Was the European Union’s intelligence chief forced to cancel his trip to Taiwan following pressure from China? A report says the intelligence chief’s top-secret preparations for the trip got leaked to Beijing, raising questions about human or data leaks from the EU.
A report in Politico, citing two diplomats said José Casimiro Morgado, director of the European Union Intelligence and Situation Centre, was supposed to make the “below-the-radar visit” to Taiwan to meet officials. However, China got wind of the top-secret preparations and forced the EU to cancel the trip.
According to the report, this development has raised questions about human or data leaks from the EU with the diplomats expressing concern about the EU’s decision to cancel the visit after succumbing to Chinese pressure. This comes at a time when encouraged by Western action against Russia for its invasion of Ukraine, Taipei is lobbying hard for sanctions against Beijing.
Exchanges between the EU and Taiwan have been on the rise in recent months, angering China. Taiwan Foreign Minister Joseph Wu visited Brussels last October as part of his European trip. During his trip, Foreign Minister Wu met with members of the EU Parliament to express gratitude for deepening Taiwan-EU ties and urged “freedom-loving countries” to work together against China.
Reacting to the news, an EU official denied that Morgado planned to make a trip to Taiwan, and said that he was only supposed to hold meetings with Taiwanese officials over the phone. However, he canceled the call because of the Chinese reaction to last month’s visit by U.S. House Speaker Nancy Pelosi to Taipei, the Politico report said.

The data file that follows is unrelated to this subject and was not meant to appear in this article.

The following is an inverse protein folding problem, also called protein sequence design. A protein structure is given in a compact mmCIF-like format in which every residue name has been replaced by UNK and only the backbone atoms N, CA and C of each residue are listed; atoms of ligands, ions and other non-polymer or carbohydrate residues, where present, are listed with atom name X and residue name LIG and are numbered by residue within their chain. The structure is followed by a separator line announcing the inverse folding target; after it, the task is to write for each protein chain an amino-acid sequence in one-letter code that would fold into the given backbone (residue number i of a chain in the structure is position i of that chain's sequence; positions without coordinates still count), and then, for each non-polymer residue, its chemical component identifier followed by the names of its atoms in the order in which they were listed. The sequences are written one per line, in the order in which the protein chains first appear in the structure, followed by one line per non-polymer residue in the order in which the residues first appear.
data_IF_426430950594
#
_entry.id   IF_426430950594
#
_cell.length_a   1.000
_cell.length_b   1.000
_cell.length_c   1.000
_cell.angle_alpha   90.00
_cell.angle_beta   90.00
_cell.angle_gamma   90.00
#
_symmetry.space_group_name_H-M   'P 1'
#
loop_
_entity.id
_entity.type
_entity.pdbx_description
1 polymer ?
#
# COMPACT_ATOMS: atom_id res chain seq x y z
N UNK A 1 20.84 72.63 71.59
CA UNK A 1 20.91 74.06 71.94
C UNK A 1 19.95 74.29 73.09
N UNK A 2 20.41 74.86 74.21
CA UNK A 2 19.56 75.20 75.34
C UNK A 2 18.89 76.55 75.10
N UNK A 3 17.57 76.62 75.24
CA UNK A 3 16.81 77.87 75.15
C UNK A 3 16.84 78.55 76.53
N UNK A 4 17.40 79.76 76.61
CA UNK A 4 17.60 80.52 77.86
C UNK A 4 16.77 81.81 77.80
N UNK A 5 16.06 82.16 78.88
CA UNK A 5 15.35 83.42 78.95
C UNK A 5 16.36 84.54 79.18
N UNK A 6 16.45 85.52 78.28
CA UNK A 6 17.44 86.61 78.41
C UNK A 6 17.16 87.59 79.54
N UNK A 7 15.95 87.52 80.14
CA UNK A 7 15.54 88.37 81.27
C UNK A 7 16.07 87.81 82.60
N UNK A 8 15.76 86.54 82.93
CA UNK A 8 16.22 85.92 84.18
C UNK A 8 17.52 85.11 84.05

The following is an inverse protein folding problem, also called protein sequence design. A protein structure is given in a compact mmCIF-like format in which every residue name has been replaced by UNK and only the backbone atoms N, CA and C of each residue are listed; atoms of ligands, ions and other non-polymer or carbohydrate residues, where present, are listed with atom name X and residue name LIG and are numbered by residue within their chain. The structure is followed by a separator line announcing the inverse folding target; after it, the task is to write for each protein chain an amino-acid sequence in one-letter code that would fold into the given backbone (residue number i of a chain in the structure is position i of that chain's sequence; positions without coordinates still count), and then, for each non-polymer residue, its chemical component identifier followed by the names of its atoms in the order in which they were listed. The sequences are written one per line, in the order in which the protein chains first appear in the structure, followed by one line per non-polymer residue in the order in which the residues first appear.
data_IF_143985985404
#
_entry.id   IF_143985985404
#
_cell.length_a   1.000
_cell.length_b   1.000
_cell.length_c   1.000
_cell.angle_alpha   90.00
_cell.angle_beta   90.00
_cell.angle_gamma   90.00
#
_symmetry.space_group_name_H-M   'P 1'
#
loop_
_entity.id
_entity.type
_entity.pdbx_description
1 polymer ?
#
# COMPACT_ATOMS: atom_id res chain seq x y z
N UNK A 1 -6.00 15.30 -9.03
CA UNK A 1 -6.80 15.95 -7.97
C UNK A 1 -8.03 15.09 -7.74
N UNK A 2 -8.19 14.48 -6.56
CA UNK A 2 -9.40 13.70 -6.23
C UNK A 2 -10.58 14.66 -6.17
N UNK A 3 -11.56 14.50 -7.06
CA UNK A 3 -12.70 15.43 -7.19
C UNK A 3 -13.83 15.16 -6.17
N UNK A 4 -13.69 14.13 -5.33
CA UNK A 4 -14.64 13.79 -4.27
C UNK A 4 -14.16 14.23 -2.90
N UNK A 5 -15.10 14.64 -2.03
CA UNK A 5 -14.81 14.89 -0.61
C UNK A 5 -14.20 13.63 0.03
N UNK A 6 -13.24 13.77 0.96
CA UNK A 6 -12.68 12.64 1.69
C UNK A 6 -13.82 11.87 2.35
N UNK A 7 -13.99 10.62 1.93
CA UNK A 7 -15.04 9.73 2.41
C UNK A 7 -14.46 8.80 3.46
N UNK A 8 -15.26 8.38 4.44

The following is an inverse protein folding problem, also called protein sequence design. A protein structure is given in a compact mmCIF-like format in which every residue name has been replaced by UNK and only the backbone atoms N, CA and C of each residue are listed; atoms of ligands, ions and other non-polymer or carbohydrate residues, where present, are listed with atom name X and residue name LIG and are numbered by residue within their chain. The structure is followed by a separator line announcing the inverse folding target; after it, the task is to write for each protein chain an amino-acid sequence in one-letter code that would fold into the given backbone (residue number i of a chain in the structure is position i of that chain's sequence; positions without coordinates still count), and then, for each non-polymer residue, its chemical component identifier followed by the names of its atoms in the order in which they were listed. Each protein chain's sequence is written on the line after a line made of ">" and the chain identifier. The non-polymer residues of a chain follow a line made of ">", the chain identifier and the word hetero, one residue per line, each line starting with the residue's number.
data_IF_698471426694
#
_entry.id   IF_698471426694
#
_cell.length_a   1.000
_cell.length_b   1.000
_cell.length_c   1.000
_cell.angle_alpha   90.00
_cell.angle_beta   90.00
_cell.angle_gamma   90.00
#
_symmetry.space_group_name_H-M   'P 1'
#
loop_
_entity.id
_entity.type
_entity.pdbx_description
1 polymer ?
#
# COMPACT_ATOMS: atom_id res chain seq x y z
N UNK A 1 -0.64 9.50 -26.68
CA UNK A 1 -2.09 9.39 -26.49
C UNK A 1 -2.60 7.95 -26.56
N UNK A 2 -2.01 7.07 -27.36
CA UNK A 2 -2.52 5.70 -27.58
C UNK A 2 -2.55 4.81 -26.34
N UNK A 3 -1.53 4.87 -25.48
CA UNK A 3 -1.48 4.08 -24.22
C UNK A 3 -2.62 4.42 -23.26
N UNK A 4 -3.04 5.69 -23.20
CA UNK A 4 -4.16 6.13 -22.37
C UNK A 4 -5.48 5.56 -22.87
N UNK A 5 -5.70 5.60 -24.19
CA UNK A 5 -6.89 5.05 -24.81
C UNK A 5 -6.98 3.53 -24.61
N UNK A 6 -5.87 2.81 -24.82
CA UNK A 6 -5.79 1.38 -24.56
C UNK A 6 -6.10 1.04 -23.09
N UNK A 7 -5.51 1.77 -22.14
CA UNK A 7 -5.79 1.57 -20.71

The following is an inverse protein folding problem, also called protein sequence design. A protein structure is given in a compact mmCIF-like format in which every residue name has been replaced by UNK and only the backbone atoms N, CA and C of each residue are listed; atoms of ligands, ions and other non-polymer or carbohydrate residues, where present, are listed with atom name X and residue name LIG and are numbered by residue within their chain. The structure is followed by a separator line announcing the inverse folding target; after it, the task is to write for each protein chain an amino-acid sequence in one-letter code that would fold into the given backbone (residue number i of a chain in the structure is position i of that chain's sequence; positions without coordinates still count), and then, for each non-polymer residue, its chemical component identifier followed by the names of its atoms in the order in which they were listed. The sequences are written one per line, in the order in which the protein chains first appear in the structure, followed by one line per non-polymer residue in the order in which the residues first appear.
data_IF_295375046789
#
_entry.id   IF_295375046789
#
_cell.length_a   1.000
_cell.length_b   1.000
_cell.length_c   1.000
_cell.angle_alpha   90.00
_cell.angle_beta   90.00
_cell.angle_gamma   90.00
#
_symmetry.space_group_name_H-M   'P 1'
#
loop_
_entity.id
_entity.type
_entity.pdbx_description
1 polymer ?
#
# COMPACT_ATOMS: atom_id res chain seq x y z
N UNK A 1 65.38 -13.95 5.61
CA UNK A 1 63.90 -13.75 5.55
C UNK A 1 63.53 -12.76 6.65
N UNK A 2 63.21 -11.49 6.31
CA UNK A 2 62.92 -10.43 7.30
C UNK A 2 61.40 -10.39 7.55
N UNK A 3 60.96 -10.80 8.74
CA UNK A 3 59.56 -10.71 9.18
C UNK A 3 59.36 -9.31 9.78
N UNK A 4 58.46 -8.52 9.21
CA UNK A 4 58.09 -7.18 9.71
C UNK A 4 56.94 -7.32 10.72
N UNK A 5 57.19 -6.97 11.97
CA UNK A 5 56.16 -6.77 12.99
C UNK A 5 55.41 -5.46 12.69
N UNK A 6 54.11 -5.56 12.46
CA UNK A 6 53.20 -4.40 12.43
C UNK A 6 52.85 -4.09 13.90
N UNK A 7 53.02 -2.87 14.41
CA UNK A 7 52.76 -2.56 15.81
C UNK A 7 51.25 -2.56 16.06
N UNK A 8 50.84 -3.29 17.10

The EU spokesman refused to say whether there’s an investigation into possible external leaks about Morgado’s travel plans, Politico added.
The European Union has so far shied away from imposing tough sanctions on Beijing over its human rights violations, given that China plays a big role in the bloc’s economy. Any decision on European sanctions will require all member countries to agree.
Meanwhile the U.S. Senate committee Wednesday approved legislation to significantly enhance U.S. military support for the defense of the self-governing democratic island against Chinese aggression. Taiwan’s de facto ambassador in Washington, Hsiao Bi-khim, has also hosted dozens of international lawmakers to back the demand for sanctions on China for aggression toward the island.
With reports that the U.S is considering options for a sanctions package against China to deter it from invading Taiwan, Taipei is also building diplomatic pressure on the EU for similar action against Beijing. Taiwan is lobbying with European envoys, asking them to plan what actions they may take if China attacked Taiwan.
Although delegations from the U.S., Europe and several countries have been visiting Taiwan regularly for several years, it is only recently that Beijing, which considers the island one of its provinces, started adopting an aggressive stance threatening to retaliate with military strikes and sanctions.
Tensions in the Taiwan Strait reached their highest level in years last month after U.S. House Speaker Nancy Pelosi visited Taipei. Beijing condemned the visit and reacted furiously, staging days of air and sea exercises around Taiwan.